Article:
Finding it peculiar that the original contract only lasted two weeks, the Seventh Circuit noted that if the contract still included a trademark sublicense when XMH tried to assign the contract to the Purchasers, then it was not assignable. As the Seventh Circuit explained, 11 U.S.C. § 365(c)(1) limits the assignment of an executory contract if “applicable law” authorizes the other party to the contract to refuse to accept performance from an assignee. The Seventh Circuit elaborated that the applicable law Western relied on was trademark law, and noted that the universal rule under federal or state law is that trademark licenses are not assignable unless there is clause in the agreement that expressly permits assignment. Miller v. Glenn Miller Prod., Inc. 454 F.3d 975, 988 (9th Cir. 2006). The Seventh Circuit noted that the purpose of a trademark is to identify a good or service to the consumer, which identity implies consistency and a corresponding duty to ensure that the good or service is of consistent quality. Gorenstein Enters., Inc. v. Quality Care-USA, Inc., 874 F.2d 431, 435 (7th Cir. 1989). Further elaborating, the Seventh Circuit explained that because a trademark is a designation of a brand and its associated attributes, any quality changes in the brand will cause the trademark to become deceptive because it will no longer be able to assure the continuity of quality and that is the reason that a licensee is not permitted to sublicense a trademark without the express permission of the trademark owner. E.g., United Drug Co. v. Theodore Rectanus Co., 248 U.S. 90, 96-97 (1918). If such sublicenses were allowed without regard to the trademark owner’s wishes, then the owner would have no control over the quality of the product sold under the mark, whereas, when a trademark owner selects a licensee, he picks such licensee with the confidence that the quality of the product will not be degraded. The Seventh Circuit explained that the default rule of prohibiting assignment of a trademark license without the owner’s express permission economizes on the costs of contracts by saving parties the cost and time of negotiating a provision that the majority of them want.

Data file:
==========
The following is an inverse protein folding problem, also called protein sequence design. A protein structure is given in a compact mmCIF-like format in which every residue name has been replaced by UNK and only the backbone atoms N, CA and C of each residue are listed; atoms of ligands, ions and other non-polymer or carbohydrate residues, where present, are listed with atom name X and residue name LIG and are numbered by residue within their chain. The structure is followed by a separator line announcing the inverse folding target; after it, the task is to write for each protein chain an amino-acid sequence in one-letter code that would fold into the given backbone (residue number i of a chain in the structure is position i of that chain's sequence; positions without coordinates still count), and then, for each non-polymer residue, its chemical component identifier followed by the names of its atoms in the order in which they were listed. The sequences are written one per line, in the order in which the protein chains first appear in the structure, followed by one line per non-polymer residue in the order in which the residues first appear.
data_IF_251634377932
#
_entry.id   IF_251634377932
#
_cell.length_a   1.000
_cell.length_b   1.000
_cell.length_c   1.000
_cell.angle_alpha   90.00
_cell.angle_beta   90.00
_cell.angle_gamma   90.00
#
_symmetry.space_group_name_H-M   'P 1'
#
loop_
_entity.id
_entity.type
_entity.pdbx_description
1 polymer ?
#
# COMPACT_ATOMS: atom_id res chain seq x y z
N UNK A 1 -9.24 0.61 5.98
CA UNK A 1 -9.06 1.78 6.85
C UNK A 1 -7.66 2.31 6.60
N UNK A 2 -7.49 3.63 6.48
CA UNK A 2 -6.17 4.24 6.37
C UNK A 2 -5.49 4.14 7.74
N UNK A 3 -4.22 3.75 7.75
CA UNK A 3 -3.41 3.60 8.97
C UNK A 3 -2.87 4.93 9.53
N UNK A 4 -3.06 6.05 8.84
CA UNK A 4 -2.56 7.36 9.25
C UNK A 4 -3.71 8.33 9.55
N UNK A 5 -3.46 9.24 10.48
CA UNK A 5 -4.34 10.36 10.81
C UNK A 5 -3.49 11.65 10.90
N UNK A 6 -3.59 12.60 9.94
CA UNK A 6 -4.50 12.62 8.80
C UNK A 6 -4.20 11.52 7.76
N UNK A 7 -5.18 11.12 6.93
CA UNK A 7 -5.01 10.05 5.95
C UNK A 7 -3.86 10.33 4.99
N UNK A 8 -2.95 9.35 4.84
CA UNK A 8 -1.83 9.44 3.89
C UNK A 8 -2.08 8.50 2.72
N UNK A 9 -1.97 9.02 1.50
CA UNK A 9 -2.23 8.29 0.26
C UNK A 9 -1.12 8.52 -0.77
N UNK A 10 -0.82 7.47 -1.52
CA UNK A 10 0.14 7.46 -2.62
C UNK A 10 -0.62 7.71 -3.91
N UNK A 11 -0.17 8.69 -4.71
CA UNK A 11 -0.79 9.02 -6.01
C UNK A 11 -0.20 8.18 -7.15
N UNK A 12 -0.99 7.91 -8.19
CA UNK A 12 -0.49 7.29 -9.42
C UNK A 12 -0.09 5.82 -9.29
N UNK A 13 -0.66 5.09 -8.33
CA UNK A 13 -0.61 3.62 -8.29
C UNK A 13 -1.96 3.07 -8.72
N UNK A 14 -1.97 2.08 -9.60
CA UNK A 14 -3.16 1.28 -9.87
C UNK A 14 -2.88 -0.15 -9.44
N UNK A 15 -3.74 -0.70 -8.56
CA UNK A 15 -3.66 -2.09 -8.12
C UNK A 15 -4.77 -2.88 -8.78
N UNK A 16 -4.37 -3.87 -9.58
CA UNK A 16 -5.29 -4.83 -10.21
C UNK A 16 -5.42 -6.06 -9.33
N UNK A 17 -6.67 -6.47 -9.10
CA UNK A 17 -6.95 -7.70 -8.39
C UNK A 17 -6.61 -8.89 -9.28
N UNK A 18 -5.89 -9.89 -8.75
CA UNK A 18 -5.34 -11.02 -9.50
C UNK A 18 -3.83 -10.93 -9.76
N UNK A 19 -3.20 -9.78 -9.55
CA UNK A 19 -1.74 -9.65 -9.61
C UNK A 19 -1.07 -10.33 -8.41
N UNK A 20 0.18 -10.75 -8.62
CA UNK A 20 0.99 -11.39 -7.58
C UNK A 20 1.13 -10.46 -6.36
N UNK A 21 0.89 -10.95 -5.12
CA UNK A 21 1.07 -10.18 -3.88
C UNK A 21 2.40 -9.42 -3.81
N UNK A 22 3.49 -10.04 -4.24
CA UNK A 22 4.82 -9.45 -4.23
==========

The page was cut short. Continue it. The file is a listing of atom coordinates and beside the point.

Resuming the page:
Seventh Circuit Found Service Agreement Was Not Trademark License
Noting that in this case, no such assignment provision existed in the contract between Western and Blue, Blue was certainly prohibited from assigning the contract without Western’s permission before July 1, 2003, the expiration of the trademark sublicense. However, because the assignment took place several years later, Western claimed that the services provisions of the contract were actually a continuation of the trademark sublicense and therefore, they did not expire on July 1, 2003, but instead when the whole contract expired. The Seventh Circuit disagreed, explaining that the service provisions did not constitute any sort of trademark license, and in fact the contract explicitly stated that after the expiration of the sublicense to Blue to sell the JAG JEANS product, the rights in the trademark reverted back to Western, whereby Western would sell the JAG JEANS product and Blue would receive a fee for the services it provided. Noting that although Blue’s services remained extensive, the contract provided that Western retained control over “all other aspects of the production and sale of the Trademarked Apparel.”
Finding that Western could have avoided the whole issue by not distinguishing between the trademark license and service agreement or by simply having Blue agree to designate the contract as a trademark sublicense, which would have triggered the default rule of nonassignability absent express approval, the Seventh Circuit affirmed the district court’s decision that barring assignment was clearly erroneous.